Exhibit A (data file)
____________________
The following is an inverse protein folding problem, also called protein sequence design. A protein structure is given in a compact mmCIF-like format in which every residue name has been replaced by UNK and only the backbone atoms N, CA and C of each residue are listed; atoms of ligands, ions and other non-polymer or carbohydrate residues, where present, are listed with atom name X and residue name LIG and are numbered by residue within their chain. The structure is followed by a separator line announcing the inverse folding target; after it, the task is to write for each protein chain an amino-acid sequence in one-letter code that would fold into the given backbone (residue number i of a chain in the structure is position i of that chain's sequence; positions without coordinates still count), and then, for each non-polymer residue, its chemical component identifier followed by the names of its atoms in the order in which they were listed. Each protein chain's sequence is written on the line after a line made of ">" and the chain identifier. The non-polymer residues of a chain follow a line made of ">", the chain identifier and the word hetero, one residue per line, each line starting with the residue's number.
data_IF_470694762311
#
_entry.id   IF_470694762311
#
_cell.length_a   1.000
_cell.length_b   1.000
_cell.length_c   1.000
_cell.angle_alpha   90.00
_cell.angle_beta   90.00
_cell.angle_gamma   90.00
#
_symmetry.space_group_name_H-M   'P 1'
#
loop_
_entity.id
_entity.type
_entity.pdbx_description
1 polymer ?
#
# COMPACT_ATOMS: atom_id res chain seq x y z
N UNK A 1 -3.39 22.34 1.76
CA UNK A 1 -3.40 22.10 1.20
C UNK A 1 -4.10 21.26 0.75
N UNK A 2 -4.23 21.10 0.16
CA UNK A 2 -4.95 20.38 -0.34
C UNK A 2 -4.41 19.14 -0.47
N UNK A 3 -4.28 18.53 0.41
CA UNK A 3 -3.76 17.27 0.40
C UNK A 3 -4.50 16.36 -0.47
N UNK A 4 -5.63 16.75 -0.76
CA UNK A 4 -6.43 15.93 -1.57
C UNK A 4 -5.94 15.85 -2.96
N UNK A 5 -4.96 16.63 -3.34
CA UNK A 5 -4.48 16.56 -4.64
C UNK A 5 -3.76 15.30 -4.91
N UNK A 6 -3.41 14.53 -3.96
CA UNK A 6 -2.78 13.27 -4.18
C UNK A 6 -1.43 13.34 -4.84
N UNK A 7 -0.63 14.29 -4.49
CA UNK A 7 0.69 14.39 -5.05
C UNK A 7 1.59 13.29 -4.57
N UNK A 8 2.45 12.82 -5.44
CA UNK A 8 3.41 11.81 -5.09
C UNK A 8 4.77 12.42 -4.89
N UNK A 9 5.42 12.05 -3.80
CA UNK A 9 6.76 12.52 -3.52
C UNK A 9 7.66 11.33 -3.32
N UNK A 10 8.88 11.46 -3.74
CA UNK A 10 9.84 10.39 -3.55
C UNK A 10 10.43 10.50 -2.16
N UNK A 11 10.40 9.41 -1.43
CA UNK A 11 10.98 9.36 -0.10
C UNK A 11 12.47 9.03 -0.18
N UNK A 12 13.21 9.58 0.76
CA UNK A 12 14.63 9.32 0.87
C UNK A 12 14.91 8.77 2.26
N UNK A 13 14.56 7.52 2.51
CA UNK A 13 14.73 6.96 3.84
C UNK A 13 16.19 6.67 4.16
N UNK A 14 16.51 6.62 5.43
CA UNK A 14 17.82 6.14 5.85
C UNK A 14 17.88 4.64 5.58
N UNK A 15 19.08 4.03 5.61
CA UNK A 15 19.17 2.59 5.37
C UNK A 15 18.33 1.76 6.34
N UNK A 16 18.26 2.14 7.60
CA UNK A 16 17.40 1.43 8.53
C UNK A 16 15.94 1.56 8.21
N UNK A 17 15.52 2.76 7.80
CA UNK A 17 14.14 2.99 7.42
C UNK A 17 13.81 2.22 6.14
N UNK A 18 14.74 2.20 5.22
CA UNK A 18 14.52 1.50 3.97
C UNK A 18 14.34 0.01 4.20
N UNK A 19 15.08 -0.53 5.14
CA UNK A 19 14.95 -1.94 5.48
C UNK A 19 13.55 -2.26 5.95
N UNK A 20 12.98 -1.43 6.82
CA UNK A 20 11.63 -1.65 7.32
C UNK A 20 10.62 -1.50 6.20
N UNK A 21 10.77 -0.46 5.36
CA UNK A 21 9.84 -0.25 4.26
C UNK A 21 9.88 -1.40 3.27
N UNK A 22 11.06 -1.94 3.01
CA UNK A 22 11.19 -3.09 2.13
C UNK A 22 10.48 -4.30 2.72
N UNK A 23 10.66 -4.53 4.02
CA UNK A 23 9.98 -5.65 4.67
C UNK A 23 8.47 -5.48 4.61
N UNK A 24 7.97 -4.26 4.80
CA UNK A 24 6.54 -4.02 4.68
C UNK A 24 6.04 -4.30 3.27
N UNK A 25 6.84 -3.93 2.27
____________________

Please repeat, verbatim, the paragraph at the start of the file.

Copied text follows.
The following is an inverse protein folding problem, also called protein sequence design. A protein structure is given in a compact mmCIF-like format in which every residue name has been replaced by UNK and only the backbone atoms N, CA and C of each residue are listed; atoms of ligands, ions and other non-polymer or carbohydrate residues, where present, are listed with atom name X and residue name LIG and are numbered by residue within their chain. The structure is followed by a separator line announcing the inverse folding target; after it, the task is to write for each protein chain an amino-acid sequence in one-letter code that would fold into the given backbone (residue number i of a chain in the structure is position i of that chain's sequence; positions without coordinates still count), and then, for each non-polymer residue, its chemical component identifier followed by the names of its atoms in the order in which they were listed. Each protein chain's sequence is written on the line after a line made of ">" and the chain identifier. The non-polymer residues of a chain follow a line made of ">", the chain identifier and the word hetero, one residue per line, each line starting with the residue's number.